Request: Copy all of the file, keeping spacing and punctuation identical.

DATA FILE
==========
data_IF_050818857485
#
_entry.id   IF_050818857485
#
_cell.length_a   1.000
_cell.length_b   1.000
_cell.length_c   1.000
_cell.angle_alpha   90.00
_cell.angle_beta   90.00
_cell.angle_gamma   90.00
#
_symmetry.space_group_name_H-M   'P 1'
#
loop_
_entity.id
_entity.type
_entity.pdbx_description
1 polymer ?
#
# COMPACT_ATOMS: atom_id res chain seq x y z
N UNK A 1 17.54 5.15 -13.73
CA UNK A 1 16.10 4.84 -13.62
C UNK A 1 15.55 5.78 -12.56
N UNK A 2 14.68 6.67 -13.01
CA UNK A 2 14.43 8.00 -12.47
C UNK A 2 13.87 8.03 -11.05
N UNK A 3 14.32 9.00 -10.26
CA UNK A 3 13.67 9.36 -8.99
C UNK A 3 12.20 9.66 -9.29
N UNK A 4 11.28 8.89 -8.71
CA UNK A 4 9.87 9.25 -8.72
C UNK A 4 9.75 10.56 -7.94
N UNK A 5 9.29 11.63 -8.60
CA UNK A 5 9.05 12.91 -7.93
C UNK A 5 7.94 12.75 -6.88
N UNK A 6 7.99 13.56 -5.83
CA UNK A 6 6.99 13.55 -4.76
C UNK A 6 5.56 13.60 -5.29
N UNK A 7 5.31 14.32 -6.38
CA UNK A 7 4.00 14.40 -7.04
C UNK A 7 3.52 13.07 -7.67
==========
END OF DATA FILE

data_IF_050818857485
#
_entry.id   IF_050818857485
#
_cell.length_a   1.000
_cell.length_b   1.000
_cell.length_c   1.000
_cell.angle_alpha   90.00
_cell.angle_beta   90.00
_cell.angle_gamma   90.00
#
_symmetry.space_group_name_H-M   'P 1'
#
loop_
_entity.id
_entity.type
_entity.pdbx_description
1 polymer ?
#
# COMPACT_ATOMS: atom_id res chain seq x y z
N UNK A 1 17.54 5.15 -13.73
CA UNK A 1 16.10 4.84 -13.62
C UNK A 1 15.55 5.78 -12.56
N UNK A 2 14.68 6.67 -13.01
CA UNK A 2 14.43 8.00 -12.47
C UNK A 2 13.87 8.03 -11.05
N UNK A 3 14.32 9.00 -10.26
CA UNK A 3 13.67 9.36 -8.99
C UNK A 3 12.20 9.66 -9.29
N UNK A 4 11.28 8.89 -8.71
CA UNK A 4 9.87 9.25 -8.72
C UNK A 4 9.75 10.56 -7.94
N UNK A 5 9.29 11.63 -8.60
CA UNK A 5 9.05 12.91 -7.93
C UNK A 5 7.94 12.75 -6.88
N UNK A 6 7.99 13.56 -5.83
CA UNK A 6 6.99 13.55 -4.76
C UNK A 6 5.56 13.60 -5.29
N UNK A 7 5.31 14.32 -6.38
CA UNK A 7 4.00 14.40 -7.04
C UNK A 7 3.52 13.07 -7.67